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Thread: Disparity maps: Not smart enough

  1. #1

    Disparity maps: Not smart enough

    So, while waiting for UPS ground to slowly crawl the Onyx Fire II boards into the Amazon warehouses, I'm turning back to my stereo vision project for my rover.

    Here's a screen shot of two calibration images and the disparity map calculated from them:

    Click image for larger version. 

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    Thinking about how disparity maps work, I'm not sure that's actually such a good way to do 3D/depth reconstruction. I want to use this mostly for "navigation" and "obstacle determination," which means that there will be a known ground plane which I could almost hard code (or at least estimate from an IMU.) A better reconstruction algorithm would start out with the theory that there is flat, unobstructed ground ahead of it, and then build up areas of evidence for this theory (passable) and areas of contrary evidence (blocked) based on what it already knows of the calibrated camera project. The current OpenCV methods just use projection to rectify the images, and then goes back to matching pixels to each other along scanlines, which seems dumb.

    Ideas? Suggestions? Are there working algorithms like this implemented somewhere already?

    Hey, what do you know? http://graphics.stanford.edu/~pmerre...truction07.pdf

    Will UrbanScape become open source any time soon? It *is* my tax money paying for it after all...

  2. #2
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    Re: Disparity maps: Not smart enough

    I got nothing, but the other day I did randomly see your question on OpenCV's self-hosted stack overflow regarding this

    A better reconstruction algorithm would start out with the theory that there is flat, unobstructed ground ahead of it, and then build up areas of evidence for this theory (passable) and areas of contrary evidence (blocked) based on what it already knows of the calibrated camera project.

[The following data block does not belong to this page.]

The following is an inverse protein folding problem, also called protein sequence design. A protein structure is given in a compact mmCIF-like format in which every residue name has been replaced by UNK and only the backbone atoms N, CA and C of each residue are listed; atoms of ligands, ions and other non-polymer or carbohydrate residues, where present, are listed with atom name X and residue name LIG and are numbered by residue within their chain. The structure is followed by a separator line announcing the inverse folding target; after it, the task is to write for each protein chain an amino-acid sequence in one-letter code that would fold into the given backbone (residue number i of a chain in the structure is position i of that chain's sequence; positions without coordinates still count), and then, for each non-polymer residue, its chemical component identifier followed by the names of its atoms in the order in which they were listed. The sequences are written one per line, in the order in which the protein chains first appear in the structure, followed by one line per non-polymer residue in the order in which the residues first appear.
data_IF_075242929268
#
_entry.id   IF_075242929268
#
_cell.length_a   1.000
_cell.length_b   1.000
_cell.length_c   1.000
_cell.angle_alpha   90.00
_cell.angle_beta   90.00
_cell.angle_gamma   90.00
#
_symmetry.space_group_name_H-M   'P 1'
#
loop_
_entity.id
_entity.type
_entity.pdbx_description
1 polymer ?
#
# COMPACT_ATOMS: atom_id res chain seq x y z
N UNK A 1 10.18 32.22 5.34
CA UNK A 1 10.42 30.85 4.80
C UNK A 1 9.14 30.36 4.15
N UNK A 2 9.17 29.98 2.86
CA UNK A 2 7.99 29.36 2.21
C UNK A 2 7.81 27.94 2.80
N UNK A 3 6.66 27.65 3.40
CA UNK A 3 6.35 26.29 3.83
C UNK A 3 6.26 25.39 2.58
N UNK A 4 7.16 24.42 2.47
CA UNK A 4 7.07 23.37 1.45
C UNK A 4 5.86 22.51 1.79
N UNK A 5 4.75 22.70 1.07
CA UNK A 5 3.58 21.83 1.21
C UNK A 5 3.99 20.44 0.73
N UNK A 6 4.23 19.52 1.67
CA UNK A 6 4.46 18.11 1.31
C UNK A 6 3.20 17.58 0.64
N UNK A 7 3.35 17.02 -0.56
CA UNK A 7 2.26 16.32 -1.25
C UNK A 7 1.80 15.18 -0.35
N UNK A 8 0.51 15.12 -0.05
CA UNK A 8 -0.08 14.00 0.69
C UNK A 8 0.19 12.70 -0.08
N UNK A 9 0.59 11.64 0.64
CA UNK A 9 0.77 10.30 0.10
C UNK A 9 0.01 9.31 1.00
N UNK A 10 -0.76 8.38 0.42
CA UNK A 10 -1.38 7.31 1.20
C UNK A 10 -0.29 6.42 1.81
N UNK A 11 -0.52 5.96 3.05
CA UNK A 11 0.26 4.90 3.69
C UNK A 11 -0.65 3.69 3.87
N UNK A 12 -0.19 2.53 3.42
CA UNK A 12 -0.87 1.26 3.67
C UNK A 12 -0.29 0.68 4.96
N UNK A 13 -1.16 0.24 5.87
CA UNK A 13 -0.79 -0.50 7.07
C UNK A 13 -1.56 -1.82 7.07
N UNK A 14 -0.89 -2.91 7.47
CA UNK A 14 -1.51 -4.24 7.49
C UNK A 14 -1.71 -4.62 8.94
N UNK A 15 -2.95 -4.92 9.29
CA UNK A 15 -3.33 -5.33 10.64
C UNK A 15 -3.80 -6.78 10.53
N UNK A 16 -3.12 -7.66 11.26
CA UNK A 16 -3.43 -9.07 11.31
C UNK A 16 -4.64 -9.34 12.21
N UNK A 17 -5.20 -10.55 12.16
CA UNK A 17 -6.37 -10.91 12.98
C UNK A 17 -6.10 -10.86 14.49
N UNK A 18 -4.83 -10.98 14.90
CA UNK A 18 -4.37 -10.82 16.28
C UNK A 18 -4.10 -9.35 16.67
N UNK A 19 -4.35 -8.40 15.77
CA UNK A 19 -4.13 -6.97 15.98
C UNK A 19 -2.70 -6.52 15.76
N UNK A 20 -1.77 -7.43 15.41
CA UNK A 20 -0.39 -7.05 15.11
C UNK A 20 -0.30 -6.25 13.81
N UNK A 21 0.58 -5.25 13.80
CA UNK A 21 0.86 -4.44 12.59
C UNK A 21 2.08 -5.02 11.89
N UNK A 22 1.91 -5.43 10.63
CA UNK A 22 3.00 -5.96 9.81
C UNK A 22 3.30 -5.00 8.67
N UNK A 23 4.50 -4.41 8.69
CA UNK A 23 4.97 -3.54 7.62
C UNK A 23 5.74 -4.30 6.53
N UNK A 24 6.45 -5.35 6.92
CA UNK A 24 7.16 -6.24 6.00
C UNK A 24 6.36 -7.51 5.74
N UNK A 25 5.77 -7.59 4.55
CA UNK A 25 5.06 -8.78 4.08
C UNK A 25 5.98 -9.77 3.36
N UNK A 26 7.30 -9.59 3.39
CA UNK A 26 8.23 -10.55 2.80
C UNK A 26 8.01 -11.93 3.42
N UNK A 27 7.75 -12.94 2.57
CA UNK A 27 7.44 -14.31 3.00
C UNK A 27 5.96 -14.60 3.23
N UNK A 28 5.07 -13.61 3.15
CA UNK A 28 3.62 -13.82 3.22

I've yet to do any reading on calibration images and disparity maps and stereoscopic-y things. How would you handle the transition from e.g. grass to pavement? Or would you in the Robomagellan case desire to stay on grass, and thus default to treating the pavement as an "obstacle"?

  3. #3

    Re: Disparity maps: Not smart enough

    How would you handle the transition from e.g. grass to pavement?
    So, with stereo, the important part is whether the left and right cameras see the same color for the same projected world coordinate or not. As long as the pavement and the grass is level, the stereo should still get the same view.

    One assumption might be that the ground would have some uneven-ness, so you have to search the image for a "nearby" correlation. The delta distance of that correlation compared to canonical would tell you how much higher/lower that patch is. For 3" grass, that would probably work fine!

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    Re: Disparity maps: Not smart enough

    There was an independent stereo matching and disparity finding library that we briefly experimented with in the lab a few years ago. Unfortunately, we were trying to use multi-megapixel images (full-res from fuji stereo cameras) and it was crapping out on anything more than one megapixel. IIRC, I was thinking it was the feature/reference point detection grid being too small relative to the image size, so it would find too many reference points and rarely be able to match them correctly. Not sure if that particular belief was correct or if the multi-megapixel issue has been fixed since then.
    Please pardon the pedantry... and the profanity... and the convoluted speech pattern...
    "You have failed me, Brain!"
    bleh

  5. #5

    Re: Disparity maps: Not smart enough

    Hmm. That still looks disparity based. And grayscale, to boot. Also, one second for a megapixel image? I'm looking for 10 Hz at 640x360...

    Rectifying both images in real time takes about 30% of one CPU core right now at 30 Hz. That's using software only on a i5, and it's converting from YUYV to RGB at the same time. I can probably optimize that a little bit. I'm happy to throw one or two CPU cores at the "find stereo" problem.

    I made some progress last night, using my "assume there's a ground plane" algorithm.

    A red/blue visualization of the input data post rectification and ground plane reprojection:

    Click image for larger version. 

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    Note that things "in the ground plane" converge; things above that plane diverge.
    I'm considering 2D feature detection/matching to find "true spans" of matches/mismatches, rather than just "color based 1D" like disparity maps do.

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